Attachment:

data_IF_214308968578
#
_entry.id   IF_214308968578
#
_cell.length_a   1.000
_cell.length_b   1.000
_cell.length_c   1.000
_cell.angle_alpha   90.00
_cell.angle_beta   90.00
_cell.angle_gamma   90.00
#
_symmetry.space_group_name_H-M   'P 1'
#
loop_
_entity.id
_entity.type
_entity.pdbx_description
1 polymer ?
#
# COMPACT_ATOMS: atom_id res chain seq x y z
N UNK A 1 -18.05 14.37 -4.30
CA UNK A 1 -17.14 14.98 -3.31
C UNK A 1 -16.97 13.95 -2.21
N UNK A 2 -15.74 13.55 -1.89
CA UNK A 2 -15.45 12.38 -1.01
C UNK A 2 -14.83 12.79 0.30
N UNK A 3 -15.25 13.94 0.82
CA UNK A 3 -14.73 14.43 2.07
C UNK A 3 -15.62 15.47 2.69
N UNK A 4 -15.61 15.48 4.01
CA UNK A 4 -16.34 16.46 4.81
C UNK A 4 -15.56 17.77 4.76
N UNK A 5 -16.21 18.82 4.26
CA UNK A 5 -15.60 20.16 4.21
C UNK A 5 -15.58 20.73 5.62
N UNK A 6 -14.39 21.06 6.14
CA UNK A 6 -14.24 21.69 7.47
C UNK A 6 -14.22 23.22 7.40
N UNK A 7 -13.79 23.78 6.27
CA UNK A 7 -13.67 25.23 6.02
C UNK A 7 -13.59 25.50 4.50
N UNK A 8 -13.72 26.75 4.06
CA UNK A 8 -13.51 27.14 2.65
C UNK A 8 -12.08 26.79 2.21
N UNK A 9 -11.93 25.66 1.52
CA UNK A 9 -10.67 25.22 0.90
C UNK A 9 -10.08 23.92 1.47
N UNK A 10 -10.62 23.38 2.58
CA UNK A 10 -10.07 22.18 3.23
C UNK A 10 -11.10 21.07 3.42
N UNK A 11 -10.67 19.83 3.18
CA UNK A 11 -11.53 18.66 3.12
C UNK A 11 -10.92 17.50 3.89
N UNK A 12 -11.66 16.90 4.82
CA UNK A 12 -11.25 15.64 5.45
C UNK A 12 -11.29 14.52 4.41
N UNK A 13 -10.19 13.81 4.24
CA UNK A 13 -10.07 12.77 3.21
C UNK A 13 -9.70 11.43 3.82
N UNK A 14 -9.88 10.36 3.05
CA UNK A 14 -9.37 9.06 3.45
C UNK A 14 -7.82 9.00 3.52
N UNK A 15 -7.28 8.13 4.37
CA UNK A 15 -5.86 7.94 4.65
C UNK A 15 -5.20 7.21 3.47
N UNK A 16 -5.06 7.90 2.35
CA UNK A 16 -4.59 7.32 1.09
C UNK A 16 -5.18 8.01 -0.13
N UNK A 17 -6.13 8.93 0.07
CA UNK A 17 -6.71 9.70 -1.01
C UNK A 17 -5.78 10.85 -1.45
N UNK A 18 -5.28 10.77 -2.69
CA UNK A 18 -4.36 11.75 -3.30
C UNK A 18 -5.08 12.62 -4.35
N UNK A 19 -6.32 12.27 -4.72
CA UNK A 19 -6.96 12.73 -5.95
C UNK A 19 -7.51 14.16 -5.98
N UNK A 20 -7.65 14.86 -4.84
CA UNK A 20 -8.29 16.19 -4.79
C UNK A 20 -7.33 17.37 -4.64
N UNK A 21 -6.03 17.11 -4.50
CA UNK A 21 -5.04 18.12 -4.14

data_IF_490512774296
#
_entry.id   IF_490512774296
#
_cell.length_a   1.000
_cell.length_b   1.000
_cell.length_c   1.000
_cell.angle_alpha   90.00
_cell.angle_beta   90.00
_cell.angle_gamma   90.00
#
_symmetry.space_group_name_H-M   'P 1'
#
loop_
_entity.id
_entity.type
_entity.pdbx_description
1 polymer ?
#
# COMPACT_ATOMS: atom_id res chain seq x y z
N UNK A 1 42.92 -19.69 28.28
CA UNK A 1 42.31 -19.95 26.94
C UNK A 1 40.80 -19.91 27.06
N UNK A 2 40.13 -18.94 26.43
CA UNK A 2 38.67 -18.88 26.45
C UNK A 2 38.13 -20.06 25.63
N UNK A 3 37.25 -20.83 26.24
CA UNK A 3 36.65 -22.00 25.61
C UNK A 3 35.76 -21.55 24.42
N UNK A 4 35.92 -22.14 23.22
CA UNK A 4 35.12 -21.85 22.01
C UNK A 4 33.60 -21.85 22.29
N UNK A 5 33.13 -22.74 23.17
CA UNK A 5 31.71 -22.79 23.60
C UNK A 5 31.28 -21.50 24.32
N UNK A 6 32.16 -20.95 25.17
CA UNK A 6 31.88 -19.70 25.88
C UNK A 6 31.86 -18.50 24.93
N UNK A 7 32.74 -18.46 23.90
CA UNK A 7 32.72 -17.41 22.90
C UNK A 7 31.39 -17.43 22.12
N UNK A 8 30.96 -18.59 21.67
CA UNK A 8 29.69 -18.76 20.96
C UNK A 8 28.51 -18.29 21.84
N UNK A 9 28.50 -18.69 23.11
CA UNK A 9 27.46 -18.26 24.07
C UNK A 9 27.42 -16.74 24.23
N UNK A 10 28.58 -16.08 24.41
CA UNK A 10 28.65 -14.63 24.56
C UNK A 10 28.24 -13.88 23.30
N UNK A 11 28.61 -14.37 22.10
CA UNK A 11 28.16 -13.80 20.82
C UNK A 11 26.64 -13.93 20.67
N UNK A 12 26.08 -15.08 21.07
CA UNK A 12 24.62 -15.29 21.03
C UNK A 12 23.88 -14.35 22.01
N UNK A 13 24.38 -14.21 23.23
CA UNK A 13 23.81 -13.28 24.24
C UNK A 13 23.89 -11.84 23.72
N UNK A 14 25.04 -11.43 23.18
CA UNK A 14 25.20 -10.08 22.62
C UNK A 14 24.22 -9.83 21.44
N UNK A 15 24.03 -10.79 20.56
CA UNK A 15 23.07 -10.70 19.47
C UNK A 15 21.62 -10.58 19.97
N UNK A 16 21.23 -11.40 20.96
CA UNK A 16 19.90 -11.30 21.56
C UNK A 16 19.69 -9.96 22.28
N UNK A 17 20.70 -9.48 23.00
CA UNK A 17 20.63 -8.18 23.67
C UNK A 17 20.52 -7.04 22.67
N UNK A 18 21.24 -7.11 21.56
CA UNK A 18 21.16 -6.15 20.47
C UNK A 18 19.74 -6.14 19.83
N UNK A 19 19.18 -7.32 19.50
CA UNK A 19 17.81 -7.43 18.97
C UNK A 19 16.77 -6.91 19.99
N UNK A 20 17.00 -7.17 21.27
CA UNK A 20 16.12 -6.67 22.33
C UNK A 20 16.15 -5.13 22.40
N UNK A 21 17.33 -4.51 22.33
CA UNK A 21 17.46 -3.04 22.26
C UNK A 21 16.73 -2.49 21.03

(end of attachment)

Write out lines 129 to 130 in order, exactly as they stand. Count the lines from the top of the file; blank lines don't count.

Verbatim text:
C UNK A 9 27.42 -16.74 24.23
N UNK A 10 28.58 -16.08 24.41